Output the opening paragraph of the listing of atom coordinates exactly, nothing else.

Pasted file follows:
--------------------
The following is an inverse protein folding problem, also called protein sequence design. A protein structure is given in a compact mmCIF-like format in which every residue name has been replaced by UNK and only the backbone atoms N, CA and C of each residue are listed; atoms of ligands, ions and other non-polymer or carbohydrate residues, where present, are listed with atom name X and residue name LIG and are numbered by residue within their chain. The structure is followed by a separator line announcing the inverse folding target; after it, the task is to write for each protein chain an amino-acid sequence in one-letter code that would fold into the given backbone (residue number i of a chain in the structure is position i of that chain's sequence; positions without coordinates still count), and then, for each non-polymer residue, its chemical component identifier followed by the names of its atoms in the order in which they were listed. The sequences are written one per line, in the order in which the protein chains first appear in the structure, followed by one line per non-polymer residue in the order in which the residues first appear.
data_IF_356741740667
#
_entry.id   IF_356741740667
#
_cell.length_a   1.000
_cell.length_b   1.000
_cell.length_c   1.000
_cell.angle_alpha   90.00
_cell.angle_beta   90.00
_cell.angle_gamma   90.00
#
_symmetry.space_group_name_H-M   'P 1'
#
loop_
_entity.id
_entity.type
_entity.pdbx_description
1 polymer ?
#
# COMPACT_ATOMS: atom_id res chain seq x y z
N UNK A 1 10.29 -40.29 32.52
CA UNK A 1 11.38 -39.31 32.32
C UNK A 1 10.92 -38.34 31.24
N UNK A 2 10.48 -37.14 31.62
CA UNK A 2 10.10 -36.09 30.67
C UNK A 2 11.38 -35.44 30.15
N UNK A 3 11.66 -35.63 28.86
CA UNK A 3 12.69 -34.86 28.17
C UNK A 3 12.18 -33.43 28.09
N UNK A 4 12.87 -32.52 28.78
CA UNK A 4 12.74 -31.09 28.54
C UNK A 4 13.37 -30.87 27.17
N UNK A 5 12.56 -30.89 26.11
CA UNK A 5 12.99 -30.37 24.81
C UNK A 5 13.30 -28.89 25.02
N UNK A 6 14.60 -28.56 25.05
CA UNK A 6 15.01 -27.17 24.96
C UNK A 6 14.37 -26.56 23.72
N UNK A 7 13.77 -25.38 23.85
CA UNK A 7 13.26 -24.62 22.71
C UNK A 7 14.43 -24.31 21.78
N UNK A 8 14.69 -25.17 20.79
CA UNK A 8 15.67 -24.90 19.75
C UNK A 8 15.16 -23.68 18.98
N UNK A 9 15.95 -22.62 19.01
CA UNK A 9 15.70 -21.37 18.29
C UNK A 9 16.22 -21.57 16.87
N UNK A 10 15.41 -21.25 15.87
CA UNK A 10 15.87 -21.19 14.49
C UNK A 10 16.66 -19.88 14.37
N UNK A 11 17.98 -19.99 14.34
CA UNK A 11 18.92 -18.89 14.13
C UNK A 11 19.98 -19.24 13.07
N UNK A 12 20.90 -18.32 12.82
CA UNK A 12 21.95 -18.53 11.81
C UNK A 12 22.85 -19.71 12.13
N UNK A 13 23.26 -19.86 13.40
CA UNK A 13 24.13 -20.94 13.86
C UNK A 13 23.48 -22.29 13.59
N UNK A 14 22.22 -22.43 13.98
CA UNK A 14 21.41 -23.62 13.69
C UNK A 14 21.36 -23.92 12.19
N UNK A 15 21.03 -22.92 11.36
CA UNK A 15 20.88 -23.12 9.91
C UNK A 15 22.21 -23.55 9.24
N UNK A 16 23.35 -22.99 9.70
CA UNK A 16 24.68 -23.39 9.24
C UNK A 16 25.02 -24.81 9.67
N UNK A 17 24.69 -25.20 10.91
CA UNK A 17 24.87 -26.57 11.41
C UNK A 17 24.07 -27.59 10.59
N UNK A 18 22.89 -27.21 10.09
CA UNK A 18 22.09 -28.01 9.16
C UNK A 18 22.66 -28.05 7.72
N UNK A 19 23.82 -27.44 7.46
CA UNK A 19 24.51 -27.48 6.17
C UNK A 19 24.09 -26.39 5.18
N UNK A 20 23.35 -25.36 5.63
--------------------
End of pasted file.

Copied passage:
The following is an inverse protein folding problem, also called protein sequence design. A protein structure is given in a compact mmCIF-like format in which every residue name has been replaced by UNK and only the backbone atoms N, CA and C of each residue are listed; atoms of ligands, ions and other non-polymer or carbohydrate residues, where present, are listed with atom name X and residue name LIG and are numbered by residue within their chain. The structure is followed by a separator line announcing the inverse folding target; after it, the task is to write for each protein chain an amino-acid sequence in one-letter code that would fold into the given backbone (residue number i of a chain in the structure is position i of that chain's sequence; positions without coordinates still count), and then, for each non-polymer residue, its chemical component identifier followed by the names of its atoms in the order in which they were listed. The sequences are written one per line, in the order in which the protein chains first appear in the structure, followed by one line per non-polymer residue in the order in which the residues first appear.